Iran has until February to stop terror financing

The Paris-based Financial Action Task Force has given Tehran until this month to bring its laws against money-laundering and funding of terrorism up to its guidelines. (AFP)
Updated 20 October 2018
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Iran has until February to stop terror financing

  • The Financial Action Task Force said it was disappointed that Tehran had acted on only nine out of 10 of its guidelines despite pledges to make the grade

JEDDAH: A global financial watchdog on Friday warned Iran to clamp down on terrorism financing by February or face a deeper squeeze on its sanctions-hit economy.

Tehran, already hurt by a resumption of US sanctions, this month approved a bill to help meet demands imposed by the Financial Action Task Force (FATF).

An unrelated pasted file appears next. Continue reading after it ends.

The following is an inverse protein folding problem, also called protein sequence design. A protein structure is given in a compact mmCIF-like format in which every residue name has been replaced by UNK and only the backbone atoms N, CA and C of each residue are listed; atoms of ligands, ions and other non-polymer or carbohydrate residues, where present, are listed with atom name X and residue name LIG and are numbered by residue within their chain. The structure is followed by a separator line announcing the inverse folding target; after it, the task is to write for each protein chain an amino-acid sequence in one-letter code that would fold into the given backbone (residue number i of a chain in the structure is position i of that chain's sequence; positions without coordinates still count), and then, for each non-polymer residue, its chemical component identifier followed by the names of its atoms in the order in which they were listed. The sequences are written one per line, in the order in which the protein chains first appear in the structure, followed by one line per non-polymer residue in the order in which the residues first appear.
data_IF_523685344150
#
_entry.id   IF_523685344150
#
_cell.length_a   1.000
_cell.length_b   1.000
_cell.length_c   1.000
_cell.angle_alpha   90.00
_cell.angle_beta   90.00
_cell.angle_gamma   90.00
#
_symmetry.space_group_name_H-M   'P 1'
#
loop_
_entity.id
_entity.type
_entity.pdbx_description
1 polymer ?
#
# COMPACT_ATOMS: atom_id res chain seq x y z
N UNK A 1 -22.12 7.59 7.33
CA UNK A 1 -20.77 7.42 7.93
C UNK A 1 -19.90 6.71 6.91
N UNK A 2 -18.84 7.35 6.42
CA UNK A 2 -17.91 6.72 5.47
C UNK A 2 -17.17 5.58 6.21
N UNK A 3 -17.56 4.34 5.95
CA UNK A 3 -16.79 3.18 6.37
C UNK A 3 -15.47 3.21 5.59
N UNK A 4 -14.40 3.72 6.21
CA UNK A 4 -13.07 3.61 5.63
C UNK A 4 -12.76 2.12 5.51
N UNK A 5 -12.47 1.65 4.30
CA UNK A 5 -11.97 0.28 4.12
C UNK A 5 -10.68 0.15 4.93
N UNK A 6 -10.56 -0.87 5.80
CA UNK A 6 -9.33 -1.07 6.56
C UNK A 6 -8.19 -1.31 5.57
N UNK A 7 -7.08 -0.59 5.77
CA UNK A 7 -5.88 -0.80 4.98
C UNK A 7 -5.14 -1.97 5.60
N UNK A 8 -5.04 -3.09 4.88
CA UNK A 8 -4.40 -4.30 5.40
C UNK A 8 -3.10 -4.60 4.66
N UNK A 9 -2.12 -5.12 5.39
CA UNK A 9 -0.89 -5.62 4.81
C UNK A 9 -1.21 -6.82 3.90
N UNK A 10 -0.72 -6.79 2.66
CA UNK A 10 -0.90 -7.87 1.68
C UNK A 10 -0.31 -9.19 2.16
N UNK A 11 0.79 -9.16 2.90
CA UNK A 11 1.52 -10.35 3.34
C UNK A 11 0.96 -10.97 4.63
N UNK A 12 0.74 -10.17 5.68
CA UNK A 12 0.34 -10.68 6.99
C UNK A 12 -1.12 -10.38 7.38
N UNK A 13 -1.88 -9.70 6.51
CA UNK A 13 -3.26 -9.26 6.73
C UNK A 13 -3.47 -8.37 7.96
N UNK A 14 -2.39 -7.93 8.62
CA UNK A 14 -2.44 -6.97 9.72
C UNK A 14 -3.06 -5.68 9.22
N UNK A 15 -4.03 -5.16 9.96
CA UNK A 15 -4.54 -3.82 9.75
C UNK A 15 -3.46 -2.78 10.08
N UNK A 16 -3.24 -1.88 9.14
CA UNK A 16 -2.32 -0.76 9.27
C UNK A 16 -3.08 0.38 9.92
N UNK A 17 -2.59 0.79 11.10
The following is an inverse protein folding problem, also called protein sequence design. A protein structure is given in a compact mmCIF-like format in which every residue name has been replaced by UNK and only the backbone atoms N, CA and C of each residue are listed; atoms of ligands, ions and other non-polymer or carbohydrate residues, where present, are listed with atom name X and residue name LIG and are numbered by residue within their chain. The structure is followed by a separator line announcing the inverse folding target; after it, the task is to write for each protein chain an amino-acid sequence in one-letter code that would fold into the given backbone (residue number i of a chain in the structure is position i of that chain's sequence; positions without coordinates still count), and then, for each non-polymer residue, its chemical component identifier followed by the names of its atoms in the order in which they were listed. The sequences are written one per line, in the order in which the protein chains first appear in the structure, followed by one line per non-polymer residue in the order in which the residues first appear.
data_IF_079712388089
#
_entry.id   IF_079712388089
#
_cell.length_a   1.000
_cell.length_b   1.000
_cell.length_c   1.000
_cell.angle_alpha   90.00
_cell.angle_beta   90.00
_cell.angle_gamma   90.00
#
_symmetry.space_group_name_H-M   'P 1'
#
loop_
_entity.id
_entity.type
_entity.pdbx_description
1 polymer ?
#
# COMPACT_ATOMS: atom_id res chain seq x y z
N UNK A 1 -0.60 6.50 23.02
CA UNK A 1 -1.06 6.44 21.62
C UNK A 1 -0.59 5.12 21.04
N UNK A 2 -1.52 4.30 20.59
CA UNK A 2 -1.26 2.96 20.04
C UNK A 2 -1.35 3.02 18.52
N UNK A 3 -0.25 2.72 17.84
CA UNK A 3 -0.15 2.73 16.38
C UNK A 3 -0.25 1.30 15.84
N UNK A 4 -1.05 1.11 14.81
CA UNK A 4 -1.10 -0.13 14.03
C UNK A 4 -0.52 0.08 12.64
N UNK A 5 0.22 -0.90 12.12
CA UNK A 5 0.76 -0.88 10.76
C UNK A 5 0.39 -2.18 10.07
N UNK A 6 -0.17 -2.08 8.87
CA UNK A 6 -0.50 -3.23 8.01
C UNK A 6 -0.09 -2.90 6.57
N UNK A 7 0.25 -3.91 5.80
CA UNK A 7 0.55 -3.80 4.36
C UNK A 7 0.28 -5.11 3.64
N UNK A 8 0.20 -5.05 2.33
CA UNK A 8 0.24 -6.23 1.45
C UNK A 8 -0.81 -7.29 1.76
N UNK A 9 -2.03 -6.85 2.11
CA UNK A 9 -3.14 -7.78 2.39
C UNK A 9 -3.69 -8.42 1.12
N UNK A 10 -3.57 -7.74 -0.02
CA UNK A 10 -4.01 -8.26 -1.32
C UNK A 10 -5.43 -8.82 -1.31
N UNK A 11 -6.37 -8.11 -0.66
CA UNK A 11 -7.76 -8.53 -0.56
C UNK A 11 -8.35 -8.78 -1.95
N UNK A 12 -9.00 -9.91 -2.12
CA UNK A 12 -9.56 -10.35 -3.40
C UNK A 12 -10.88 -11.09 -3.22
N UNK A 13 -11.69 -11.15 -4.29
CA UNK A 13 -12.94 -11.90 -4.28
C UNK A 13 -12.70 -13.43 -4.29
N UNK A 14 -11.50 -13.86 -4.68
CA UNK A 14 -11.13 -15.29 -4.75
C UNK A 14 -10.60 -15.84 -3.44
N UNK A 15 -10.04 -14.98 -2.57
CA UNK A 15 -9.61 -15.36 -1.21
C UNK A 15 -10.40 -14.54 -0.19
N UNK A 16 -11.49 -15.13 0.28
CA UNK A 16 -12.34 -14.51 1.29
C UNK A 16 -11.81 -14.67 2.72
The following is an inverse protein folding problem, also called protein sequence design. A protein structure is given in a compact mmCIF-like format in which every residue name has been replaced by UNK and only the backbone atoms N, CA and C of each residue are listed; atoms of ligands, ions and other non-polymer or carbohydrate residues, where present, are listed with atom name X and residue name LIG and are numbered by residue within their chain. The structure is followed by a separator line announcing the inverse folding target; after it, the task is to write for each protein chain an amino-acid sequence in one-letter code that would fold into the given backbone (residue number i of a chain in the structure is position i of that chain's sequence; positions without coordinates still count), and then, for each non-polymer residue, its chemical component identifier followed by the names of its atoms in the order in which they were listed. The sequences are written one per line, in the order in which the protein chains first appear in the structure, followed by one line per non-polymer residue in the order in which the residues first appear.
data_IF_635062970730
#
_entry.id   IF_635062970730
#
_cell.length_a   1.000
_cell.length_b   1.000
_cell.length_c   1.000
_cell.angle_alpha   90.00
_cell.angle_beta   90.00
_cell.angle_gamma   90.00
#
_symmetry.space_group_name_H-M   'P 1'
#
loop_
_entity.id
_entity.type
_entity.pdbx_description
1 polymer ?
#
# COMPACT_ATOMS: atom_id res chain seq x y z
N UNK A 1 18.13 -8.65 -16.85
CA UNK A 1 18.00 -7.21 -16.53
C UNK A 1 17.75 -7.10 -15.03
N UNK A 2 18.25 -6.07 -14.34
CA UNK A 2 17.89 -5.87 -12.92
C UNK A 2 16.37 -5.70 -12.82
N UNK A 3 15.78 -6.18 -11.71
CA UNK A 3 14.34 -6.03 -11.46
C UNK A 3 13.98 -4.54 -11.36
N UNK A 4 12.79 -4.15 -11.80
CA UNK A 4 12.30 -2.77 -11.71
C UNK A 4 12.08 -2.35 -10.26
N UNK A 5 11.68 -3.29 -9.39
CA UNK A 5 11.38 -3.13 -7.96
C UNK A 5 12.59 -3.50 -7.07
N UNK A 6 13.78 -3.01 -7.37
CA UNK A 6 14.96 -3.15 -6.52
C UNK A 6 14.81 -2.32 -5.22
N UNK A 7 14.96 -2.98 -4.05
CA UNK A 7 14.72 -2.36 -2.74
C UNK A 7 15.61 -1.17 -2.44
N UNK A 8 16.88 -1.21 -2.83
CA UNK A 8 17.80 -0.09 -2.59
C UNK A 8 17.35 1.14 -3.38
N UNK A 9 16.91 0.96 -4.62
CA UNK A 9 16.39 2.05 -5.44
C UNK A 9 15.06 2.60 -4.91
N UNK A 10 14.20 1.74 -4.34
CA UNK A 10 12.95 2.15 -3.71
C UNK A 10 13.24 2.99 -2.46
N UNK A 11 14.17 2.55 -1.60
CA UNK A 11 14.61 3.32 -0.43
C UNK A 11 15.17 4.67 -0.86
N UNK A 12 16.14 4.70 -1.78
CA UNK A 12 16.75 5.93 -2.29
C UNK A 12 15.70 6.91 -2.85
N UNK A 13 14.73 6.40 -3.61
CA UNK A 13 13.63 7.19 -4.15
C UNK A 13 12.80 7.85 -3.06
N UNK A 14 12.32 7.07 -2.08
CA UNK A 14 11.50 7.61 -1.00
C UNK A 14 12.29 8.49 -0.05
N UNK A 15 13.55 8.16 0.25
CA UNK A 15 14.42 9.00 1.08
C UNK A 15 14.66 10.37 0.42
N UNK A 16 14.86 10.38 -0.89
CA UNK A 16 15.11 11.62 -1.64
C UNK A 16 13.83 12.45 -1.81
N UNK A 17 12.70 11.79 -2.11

But nine of the 10 “action plan” items needed to remove Iran from an FATF blacklist have yet to be adopted by Tehran, according to Marshall Billingslea, the US assistant treasury secretary for terrorist financing.
“In our plenary, here in Paris, we expressed our disappointment that the majority of the action plan remains outstanding,” said Billingslea, who currently chairs the FATF, told a news conference.
“We expect that they will have adopted all these measures by February,” he said.
Billingslea said if measures were not adopted by February next year, the FATF will take further steps to protect against the risks from Iran’s lack of action.

For Iran, access to finance has become particularly pressing since the United States walked out of a 2015 nuclear deal earlier this year and began reimposing sanctions.

Harvard scholar and Iranian affairs expert Dr. Majid Rafizadeh said Tehran will not meet the FATF’s requirements by February.